When the BioWin Album is opened, the first two tabs (one tab for the model primary settling tank, one tab for the ideal primary settling tank) each contain two charts: one chart showing the flow directed to the primary settling tank, and one showing the TSS concentration directed to the primary settling tank. The figures below show the flow and TSS patterns input to the model primary settling tank.

The following details are worth noting:

- On the fourth day of simulation when storm flow comes to the primary settling tanks, the flow is doubled.
- On the fourth day of simulation when storm flow comes to the primary settling tanks, the primary influent TSS concentration is decreased due to dilution.

The surface overflow rate and primary influent TSS mass loading rate under normal and storm conditions are shown in the charts below:

The primary effluent and primary sludge solids concentration response patterns for the model and ideal primary settling tanks are shown in the following charts:

The following details are worth noting:

- During the first three days when no storm flow comes to the plant, the predictions for primary effluent TSS concentration are similar for the model and ideal primary settling tank. It is worth noting that the model primary settling tank effluent TSS pattern tends to follow the
**influent flow pattern**, while the ideal primary settling tank effluent TSS pattern tends to follow the influent**TSS concentration pattern**. - During the first three days when no storm flow comes to the plant, the predictions for primary sludge TSS concentration are quite different for the model and ideal primary settling tank. As discussed above, due to the fixed sludge blanket implemented in the ideal primary settling tank, the primary sludge TSS concentration exhibits a varying concentration with time. The model primary settling tank allows for varying sludge blanket depth, and as a consequence the predicted primary sludge TSS concentration tends to be nearly constant.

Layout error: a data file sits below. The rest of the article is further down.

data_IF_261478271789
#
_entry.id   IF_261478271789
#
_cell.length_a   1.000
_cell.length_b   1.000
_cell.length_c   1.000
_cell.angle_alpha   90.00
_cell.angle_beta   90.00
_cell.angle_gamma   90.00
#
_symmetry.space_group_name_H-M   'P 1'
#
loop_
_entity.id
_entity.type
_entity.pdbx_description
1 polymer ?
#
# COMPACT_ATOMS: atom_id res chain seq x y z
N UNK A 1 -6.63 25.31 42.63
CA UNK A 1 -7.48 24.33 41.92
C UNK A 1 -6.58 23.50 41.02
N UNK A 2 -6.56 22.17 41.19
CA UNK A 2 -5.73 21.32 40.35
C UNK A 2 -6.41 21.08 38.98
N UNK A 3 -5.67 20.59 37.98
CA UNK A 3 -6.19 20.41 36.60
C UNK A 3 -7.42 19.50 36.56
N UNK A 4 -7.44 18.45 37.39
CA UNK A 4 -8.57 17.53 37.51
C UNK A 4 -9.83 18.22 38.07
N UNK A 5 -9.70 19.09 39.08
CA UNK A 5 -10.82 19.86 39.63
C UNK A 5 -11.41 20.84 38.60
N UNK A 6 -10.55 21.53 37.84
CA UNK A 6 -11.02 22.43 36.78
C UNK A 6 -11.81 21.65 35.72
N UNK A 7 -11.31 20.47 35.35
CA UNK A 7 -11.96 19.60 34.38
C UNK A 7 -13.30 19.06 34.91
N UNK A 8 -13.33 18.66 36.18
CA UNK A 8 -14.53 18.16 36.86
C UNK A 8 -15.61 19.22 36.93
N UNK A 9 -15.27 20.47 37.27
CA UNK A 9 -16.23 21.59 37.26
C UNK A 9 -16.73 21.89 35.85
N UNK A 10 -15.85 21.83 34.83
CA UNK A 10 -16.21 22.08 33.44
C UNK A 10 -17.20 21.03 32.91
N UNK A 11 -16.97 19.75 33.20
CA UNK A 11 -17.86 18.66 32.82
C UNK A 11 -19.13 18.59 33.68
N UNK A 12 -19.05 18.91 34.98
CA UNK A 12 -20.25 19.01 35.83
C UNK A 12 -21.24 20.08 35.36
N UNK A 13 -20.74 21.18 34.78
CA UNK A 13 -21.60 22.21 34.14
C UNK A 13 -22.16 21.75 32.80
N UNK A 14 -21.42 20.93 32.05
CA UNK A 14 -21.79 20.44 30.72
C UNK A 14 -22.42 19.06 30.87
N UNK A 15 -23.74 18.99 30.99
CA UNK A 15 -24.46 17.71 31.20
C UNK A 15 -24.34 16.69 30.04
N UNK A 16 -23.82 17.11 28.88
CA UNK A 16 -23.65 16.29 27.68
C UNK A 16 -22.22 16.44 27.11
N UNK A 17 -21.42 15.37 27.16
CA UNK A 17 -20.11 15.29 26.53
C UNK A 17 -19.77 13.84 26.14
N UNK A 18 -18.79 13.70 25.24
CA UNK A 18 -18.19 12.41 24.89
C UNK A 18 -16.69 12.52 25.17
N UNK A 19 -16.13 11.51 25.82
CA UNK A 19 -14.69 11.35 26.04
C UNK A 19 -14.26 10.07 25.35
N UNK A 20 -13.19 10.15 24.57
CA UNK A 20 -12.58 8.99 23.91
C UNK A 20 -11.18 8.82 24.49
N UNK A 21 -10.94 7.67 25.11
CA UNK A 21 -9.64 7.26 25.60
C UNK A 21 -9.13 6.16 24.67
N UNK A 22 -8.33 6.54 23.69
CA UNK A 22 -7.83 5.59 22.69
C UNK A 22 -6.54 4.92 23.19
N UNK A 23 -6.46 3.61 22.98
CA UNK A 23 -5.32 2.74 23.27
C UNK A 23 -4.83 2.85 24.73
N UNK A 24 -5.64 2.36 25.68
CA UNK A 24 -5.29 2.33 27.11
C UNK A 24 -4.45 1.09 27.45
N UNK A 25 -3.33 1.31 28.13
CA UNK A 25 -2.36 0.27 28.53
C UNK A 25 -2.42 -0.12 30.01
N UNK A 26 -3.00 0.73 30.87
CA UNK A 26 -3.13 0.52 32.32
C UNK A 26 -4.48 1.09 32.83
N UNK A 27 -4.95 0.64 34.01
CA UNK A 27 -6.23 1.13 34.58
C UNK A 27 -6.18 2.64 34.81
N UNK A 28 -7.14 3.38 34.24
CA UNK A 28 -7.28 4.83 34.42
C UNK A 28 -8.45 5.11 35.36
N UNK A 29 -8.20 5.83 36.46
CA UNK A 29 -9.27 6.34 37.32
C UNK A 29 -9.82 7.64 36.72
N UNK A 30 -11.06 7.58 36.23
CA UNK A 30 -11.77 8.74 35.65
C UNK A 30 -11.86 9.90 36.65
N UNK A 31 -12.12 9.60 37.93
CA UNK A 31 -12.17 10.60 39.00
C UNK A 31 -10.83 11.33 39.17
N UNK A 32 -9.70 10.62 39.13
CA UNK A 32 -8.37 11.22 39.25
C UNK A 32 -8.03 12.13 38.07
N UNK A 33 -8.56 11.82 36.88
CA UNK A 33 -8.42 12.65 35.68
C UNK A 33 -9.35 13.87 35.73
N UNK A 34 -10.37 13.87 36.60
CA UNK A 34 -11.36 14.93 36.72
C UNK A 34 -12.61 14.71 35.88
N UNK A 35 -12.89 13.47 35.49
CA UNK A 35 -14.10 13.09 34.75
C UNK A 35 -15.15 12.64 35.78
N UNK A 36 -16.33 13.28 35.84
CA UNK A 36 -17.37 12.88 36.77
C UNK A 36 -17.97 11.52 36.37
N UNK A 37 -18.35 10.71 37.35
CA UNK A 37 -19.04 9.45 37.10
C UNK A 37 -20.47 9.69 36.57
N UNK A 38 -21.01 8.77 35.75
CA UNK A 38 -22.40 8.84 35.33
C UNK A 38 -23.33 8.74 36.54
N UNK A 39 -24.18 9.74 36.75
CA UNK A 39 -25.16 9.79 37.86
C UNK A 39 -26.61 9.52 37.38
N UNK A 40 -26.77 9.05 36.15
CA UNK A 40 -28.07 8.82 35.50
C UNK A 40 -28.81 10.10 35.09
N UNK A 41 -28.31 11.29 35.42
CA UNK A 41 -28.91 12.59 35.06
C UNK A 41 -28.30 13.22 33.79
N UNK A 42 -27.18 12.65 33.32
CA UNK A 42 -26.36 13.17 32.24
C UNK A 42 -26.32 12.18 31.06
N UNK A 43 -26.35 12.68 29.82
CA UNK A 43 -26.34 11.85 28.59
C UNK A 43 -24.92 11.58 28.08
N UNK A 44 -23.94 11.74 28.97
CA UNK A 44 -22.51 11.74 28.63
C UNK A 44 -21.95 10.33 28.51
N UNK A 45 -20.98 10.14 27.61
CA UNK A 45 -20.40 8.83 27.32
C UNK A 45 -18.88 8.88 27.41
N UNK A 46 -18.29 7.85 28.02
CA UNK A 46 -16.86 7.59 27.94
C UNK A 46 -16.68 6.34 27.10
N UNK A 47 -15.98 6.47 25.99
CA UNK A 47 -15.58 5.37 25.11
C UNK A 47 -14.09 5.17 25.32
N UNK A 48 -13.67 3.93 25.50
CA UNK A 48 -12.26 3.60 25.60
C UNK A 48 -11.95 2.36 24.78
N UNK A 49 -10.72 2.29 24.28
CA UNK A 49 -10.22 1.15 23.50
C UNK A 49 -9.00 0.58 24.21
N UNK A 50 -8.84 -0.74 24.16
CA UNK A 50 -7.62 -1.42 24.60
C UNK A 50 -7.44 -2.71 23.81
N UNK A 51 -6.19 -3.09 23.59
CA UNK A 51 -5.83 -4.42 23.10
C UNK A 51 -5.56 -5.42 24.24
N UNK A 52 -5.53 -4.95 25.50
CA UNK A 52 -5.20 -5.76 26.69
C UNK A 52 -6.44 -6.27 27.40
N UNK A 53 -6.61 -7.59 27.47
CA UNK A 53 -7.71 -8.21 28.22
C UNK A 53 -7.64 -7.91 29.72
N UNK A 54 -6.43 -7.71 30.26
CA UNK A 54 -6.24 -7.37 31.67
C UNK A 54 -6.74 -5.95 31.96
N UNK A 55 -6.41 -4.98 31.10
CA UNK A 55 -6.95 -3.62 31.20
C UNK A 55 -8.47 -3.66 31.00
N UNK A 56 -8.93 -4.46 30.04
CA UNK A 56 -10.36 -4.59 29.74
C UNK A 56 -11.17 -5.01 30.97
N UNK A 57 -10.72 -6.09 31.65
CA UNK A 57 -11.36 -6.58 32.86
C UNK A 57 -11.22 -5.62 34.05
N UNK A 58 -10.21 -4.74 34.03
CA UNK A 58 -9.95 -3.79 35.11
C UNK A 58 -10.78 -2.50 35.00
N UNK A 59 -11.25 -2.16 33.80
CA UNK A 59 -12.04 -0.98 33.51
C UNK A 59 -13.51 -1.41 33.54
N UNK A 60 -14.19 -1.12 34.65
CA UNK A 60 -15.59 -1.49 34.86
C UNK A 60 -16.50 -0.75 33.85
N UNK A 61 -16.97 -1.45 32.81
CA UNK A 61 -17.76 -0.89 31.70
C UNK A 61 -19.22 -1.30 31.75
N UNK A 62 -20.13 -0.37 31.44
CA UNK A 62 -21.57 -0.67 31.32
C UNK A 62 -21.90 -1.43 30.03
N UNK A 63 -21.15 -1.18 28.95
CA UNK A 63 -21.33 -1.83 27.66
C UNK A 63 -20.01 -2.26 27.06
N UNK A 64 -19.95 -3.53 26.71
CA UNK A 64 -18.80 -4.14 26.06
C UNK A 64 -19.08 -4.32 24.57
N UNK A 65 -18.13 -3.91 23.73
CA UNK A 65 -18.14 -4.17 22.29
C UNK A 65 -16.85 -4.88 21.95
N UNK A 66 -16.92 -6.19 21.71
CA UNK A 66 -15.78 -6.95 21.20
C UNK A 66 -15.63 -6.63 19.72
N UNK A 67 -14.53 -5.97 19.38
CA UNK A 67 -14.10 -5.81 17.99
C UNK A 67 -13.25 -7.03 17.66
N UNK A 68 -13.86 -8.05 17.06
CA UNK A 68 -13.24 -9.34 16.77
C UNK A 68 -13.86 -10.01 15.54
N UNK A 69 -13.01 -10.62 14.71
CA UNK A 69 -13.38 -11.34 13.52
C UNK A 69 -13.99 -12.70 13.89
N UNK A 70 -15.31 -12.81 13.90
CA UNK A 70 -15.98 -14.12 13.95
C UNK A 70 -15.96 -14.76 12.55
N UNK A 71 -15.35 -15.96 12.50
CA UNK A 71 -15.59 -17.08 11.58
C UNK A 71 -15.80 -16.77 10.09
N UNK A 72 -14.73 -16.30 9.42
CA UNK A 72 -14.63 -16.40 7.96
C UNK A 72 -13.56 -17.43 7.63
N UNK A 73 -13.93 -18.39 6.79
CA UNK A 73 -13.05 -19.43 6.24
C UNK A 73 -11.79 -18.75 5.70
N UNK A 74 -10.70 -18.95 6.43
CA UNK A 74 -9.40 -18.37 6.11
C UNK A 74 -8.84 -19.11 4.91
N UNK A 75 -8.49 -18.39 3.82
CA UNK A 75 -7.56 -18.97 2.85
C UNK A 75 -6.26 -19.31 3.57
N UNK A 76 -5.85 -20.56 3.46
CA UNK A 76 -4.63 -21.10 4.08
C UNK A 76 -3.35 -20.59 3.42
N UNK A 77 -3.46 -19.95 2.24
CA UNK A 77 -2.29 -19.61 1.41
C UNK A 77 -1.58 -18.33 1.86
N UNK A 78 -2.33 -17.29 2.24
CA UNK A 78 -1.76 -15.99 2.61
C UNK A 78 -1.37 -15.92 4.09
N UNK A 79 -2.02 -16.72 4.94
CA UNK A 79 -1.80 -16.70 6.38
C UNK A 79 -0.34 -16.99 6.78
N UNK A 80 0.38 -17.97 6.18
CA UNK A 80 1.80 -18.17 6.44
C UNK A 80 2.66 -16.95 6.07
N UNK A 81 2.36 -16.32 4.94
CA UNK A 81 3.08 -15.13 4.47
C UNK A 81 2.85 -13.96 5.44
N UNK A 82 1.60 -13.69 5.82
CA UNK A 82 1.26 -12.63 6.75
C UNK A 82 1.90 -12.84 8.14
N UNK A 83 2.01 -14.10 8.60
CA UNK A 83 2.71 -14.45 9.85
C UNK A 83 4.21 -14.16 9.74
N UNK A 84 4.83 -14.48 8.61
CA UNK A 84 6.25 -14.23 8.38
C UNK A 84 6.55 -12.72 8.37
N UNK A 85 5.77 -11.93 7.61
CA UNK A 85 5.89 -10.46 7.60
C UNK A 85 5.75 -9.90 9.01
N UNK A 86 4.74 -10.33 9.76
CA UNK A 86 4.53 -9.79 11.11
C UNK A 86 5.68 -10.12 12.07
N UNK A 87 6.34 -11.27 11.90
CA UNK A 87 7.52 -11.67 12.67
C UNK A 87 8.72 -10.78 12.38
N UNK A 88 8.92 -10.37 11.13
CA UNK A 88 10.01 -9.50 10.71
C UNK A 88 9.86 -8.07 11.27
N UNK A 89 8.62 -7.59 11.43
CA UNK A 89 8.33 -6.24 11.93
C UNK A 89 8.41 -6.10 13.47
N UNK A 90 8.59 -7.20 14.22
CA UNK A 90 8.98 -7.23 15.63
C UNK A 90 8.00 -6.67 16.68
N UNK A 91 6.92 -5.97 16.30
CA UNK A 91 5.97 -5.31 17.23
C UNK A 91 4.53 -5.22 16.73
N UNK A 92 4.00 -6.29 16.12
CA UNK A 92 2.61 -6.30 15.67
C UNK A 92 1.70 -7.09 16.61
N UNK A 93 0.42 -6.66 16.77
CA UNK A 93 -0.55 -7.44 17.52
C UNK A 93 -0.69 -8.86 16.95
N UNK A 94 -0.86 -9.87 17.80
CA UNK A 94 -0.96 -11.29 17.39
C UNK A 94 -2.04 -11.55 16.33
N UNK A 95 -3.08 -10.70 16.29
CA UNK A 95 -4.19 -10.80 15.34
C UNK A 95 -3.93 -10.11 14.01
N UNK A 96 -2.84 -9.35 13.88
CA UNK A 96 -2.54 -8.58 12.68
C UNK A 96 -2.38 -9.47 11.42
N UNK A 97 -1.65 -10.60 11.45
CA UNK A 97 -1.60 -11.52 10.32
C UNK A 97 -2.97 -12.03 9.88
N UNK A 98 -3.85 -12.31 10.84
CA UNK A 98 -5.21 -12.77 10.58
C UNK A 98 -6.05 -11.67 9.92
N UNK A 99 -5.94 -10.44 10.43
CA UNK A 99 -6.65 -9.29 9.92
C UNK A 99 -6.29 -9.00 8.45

- When the storm flow enters the primary settling tanks on the fourth and fifth days, the predicted primary settling tank effluent TSS concentration patterns diverge. Even though the primary influent TSS concentration drops somewhat (due to dilution), the overall solids loading rate goes up by 50%, and the model primary settling tank predicts a corresponding increase in primary effluent solids concentration. The ideal primary settling tank continues to predict a primary effluent TSS pattern that mimics the primary influent TSS concentration; that is, the ideal primary settling tank predicts that the primary effluent TSS concentration will decrease during the storm event.